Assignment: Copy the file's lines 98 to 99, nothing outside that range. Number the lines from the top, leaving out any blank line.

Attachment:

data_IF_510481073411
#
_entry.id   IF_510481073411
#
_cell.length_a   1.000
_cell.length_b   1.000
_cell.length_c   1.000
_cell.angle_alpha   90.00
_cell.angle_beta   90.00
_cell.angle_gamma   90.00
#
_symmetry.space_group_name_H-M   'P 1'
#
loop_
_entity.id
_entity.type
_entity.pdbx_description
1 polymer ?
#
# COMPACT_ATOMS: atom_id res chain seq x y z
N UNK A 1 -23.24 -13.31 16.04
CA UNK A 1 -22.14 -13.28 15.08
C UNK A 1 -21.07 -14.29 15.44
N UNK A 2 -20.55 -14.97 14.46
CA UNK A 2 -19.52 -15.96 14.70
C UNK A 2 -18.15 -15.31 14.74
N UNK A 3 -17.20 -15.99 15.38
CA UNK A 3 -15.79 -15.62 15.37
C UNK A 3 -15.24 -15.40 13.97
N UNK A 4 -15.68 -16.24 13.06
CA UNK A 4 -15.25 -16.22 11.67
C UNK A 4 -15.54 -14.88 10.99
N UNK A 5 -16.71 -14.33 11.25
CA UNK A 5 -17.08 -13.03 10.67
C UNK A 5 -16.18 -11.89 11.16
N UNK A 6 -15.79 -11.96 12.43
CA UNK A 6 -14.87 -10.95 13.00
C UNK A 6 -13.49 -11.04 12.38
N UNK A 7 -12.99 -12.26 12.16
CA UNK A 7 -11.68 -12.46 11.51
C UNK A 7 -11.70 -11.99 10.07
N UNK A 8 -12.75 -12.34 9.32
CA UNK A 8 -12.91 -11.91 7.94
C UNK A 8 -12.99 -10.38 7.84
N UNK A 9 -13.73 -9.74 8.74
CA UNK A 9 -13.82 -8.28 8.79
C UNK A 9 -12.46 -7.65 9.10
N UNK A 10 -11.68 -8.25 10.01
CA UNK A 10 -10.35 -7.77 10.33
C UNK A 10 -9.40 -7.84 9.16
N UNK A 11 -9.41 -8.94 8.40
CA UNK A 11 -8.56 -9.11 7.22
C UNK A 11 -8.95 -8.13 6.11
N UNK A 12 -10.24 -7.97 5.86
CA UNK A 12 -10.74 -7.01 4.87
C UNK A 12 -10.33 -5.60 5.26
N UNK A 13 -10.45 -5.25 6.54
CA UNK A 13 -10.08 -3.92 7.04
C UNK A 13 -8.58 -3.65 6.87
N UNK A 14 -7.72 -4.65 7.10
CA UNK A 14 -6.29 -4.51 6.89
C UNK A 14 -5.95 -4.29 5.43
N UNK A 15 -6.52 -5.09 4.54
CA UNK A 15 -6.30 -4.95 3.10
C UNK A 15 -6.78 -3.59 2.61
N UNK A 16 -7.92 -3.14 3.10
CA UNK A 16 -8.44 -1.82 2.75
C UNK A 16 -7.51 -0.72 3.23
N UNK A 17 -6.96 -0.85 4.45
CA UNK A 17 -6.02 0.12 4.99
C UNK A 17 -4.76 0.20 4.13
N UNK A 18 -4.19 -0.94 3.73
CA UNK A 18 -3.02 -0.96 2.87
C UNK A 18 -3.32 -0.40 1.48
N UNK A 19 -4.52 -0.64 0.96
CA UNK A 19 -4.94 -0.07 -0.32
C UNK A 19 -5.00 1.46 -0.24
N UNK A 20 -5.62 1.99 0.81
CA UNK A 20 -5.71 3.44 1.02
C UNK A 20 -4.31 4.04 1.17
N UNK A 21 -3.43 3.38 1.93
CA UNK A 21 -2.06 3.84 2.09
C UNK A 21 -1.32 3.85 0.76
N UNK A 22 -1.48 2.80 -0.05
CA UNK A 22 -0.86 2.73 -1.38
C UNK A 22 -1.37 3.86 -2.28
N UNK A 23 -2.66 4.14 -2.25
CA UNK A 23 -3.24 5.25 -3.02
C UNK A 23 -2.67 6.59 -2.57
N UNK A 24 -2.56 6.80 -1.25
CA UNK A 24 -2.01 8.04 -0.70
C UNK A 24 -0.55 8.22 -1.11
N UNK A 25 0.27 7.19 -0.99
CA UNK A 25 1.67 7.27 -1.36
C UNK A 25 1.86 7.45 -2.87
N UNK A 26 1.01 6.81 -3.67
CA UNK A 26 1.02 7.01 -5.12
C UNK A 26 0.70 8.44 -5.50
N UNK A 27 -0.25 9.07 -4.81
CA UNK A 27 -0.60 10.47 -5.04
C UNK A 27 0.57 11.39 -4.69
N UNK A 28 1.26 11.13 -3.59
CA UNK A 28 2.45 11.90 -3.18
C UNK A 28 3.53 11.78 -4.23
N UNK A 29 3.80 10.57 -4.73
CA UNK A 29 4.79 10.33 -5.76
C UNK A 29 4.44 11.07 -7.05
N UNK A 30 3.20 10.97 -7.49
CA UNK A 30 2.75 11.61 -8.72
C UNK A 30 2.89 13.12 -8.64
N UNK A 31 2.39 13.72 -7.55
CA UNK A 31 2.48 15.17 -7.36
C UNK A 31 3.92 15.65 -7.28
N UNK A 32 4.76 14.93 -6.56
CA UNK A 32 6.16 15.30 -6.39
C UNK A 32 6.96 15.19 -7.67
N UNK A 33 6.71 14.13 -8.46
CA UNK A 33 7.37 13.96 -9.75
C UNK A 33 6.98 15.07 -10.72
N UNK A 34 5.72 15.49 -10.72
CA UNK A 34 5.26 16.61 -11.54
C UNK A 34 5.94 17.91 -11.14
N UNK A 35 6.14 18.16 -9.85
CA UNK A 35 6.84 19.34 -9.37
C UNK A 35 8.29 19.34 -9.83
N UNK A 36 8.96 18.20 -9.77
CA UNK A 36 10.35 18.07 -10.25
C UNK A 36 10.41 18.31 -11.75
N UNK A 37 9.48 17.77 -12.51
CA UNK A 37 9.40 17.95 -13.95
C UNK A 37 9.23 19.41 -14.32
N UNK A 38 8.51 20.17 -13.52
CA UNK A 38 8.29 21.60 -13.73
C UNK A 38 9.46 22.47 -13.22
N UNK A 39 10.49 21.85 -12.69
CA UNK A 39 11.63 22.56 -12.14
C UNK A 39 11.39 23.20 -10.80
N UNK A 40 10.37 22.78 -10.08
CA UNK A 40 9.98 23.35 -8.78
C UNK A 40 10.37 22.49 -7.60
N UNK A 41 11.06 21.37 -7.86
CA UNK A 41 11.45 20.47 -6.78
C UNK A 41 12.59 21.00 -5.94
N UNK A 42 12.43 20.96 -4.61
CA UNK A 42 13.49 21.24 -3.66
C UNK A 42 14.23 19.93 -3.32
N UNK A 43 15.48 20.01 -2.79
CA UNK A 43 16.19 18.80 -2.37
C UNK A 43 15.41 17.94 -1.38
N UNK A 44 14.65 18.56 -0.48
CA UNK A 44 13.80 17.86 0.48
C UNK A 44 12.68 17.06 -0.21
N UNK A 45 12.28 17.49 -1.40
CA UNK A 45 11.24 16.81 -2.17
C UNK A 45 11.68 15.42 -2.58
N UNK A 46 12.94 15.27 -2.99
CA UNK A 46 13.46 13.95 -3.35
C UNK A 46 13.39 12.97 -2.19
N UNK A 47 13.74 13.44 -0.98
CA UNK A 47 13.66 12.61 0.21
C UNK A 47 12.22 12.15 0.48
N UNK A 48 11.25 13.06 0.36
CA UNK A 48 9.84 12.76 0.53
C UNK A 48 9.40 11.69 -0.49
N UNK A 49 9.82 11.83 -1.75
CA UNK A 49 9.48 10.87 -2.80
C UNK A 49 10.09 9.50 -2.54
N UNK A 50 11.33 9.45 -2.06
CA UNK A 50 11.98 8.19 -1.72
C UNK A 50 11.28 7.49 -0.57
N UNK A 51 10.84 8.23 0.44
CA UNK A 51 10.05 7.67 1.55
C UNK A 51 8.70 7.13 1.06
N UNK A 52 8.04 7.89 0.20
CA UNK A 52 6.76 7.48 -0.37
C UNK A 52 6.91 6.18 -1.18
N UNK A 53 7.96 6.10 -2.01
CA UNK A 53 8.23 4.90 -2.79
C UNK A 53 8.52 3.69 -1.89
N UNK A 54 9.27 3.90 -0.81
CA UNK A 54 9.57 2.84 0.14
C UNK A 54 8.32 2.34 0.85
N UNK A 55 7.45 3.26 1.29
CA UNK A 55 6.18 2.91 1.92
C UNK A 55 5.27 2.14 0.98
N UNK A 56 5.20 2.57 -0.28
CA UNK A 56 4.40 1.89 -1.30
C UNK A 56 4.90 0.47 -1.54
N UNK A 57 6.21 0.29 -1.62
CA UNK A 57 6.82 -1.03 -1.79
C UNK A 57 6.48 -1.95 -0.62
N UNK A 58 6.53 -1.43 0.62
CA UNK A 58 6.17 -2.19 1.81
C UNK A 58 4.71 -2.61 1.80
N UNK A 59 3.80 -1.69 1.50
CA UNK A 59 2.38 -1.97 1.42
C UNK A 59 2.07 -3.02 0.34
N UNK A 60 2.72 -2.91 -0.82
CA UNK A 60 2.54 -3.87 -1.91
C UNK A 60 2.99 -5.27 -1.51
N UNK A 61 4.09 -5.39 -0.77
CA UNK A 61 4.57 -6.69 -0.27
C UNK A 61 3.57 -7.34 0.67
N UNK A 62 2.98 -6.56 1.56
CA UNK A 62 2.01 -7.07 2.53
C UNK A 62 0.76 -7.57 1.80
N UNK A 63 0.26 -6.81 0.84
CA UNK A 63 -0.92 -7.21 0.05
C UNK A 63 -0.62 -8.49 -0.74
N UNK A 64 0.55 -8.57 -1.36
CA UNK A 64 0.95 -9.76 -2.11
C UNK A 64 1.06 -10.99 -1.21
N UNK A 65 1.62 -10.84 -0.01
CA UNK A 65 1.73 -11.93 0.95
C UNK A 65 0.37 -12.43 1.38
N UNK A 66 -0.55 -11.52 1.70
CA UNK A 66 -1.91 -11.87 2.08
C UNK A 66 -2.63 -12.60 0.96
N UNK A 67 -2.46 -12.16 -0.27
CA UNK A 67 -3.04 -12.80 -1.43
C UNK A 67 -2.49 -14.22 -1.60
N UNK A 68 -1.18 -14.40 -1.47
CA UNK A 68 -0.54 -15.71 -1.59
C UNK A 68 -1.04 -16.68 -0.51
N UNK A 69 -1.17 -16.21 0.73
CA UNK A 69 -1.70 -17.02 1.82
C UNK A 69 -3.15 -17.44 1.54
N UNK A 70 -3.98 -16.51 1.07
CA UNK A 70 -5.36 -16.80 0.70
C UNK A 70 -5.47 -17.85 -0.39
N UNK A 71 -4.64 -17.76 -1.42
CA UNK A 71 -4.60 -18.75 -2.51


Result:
C UNK A 26 0.70 8.44 -5.50
N UNK A 27 -0.25 9.07 -4.81